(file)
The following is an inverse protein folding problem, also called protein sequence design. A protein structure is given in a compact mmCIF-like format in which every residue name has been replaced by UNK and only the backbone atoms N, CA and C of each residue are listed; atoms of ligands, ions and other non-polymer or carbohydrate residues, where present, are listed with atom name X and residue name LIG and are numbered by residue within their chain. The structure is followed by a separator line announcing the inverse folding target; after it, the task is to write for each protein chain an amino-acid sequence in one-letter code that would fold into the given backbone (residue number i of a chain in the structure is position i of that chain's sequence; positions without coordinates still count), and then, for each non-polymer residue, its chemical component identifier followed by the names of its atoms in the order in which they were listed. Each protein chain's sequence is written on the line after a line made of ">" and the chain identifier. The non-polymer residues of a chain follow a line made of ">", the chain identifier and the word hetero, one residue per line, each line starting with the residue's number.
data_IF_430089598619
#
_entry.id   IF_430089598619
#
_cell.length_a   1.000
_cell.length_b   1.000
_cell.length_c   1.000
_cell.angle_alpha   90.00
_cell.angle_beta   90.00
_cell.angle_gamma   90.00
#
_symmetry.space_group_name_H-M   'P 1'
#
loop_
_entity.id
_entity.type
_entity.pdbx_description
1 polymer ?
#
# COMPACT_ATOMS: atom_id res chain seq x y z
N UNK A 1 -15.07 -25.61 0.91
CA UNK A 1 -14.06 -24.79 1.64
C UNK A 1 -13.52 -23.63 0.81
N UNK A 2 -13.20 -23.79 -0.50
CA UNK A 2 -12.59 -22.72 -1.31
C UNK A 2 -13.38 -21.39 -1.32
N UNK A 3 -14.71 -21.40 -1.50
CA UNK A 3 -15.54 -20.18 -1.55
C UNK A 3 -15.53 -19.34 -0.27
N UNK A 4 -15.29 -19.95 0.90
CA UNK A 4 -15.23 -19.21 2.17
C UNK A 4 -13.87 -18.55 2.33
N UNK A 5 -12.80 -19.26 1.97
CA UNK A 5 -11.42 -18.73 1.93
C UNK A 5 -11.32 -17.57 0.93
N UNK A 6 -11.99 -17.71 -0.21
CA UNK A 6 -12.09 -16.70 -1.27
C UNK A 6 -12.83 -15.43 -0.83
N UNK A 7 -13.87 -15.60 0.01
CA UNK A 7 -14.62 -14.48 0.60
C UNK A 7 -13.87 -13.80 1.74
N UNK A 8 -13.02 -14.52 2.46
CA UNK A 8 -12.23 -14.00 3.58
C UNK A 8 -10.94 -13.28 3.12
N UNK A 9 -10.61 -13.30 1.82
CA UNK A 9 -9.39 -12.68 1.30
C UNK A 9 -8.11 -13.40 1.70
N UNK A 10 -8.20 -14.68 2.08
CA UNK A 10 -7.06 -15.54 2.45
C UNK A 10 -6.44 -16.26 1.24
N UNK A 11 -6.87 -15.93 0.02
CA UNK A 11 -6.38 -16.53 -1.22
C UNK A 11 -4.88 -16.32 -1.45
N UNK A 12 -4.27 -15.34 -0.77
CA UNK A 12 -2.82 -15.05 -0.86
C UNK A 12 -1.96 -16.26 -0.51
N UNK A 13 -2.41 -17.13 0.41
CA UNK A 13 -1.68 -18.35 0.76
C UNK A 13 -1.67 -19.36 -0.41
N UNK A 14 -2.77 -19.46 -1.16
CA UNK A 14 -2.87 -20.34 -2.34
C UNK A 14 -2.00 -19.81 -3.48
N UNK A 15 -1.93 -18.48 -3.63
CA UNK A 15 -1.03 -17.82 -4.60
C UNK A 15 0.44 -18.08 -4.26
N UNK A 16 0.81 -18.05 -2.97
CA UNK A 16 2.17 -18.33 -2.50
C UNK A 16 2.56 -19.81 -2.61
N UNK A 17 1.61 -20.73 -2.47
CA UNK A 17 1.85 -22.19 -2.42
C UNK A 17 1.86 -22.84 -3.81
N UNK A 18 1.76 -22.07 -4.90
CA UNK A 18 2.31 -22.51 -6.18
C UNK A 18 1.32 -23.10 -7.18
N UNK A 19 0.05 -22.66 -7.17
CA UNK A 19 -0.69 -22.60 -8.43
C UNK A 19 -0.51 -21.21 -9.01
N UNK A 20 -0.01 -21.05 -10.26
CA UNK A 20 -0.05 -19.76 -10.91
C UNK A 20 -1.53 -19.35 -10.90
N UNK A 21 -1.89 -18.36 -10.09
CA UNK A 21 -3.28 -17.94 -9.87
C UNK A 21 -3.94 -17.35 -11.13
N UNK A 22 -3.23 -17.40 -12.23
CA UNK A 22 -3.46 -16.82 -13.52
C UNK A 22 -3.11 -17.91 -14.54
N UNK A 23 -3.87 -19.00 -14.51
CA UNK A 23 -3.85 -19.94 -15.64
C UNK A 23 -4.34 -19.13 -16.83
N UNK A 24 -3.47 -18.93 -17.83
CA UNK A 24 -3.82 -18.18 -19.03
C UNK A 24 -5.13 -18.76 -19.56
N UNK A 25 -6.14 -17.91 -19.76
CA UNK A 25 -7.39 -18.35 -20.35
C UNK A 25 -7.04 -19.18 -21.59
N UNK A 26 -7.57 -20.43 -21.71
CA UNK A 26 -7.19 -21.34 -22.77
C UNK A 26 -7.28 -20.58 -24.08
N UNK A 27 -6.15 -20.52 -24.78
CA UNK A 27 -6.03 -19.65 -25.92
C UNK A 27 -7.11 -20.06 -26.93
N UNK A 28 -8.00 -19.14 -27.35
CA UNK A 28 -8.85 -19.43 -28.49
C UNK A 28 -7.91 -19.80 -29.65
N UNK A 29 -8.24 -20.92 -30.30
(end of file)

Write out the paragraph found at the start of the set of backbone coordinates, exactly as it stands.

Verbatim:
The following is an inverse protein folding problem, also called protein sequence design. A protein structure is given in a compact mmCIF-like format in which every residue name has been replaced by UNK and only the backbone atoms N, CA and C of each residue are listed; atoms of ligands, ions and other non-polymer or carbohydrate residues, where present, are listed with atom name X and residue name LIG and are numbered by residue within their chain. The structure is followed by a separator line announcing the inverse folding target; after it, the task is to write for each protein chain an amino-acid sequence in one-letter code that would fold into the given backbone (residue number i of a chain in the structure is position i of that chain's sequence; positions without coordinates still count), and then, for each non-polymer residue, its chemical component identifier followed by the names of its atoms in the order in which they were listed. Each protein chain's sequence is written on the line after a line made of ">" and the chain identifier. The non-polymer residues of a chain follow a line made of ">", the chain identifier and the word hetero, one residue per line, each line starting with the residue's number.